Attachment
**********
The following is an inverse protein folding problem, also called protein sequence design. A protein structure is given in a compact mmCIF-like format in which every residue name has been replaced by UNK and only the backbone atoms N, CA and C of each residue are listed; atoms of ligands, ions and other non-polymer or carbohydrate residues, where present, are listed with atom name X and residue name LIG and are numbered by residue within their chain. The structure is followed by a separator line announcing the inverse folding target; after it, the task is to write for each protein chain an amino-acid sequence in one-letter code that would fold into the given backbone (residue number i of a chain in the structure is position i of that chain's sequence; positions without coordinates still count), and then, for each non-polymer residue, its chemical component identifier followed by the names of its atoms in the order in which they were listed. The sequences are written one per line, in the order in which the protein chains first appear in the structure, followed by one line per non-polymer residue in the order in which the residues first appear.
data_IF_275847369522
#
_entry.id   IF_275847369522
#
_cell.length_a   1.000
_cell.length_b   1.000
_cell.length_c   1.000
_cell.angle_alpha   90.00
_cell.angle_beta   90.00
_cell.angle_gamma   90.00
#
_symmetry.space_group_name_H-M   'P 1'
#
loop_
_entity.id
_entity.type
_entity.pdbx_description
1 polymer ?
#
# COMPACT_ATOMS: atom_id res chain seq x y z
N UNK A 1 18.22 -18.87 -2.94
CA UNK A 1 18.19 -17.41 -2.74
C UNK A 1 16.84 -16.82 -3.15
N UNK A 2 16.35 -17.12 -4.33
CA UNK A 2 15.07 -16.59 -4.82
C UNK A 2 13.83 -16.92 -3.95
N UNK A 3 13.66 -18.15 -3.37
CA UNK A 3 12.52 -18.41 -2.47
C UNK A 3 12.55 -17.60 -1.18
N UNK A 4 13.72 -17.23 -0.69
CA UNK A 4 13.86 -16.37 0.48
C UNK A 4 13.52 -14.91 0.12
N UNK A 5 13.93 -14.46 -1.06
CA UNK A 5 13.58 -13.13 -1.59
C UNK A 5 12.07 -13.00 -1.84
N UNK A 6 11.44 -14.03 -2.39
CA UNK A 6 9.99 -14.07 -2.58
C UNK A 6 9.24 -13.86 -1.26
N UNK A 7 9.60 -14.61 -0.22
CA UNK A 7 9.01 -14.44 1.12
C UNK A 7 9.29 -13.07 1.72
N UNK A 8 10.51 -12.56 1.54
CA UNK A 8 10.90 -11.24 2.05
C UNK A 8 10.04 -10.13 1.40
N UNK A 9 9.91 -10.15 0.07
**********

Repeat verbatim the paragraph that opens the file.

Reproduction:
The following is an inverse protein folding problem, also called protein sequence design. A protein structure is given in a compact mmCIF-like format in which every residue name has been replaced by UNK and only the backbone atoms N, CA and C of each residue are listed; atoms of ligands, ions and other non-polymer or carbohydrate residues, where present, are listed with atom name X and residue name LIG and are numbered by residue within their chain. The structure is followed by a separator line announcing the inverse folding target; after it, the task is to write for each protein chain an amino-acid sequence in one-letter code that would fold into the given backbone (residue number i of a chain in the structure is position i of that chain's sequence; positions without coordinates still count), and then, for each non-polymer residue, its chemical component identifier followed by the names of its atoms in the order in which they were listed. The sequences are written one per line, in the order in which the protein chains first appear in the structure, followed by one line per non-polymer residue in the order in which the residues first appear.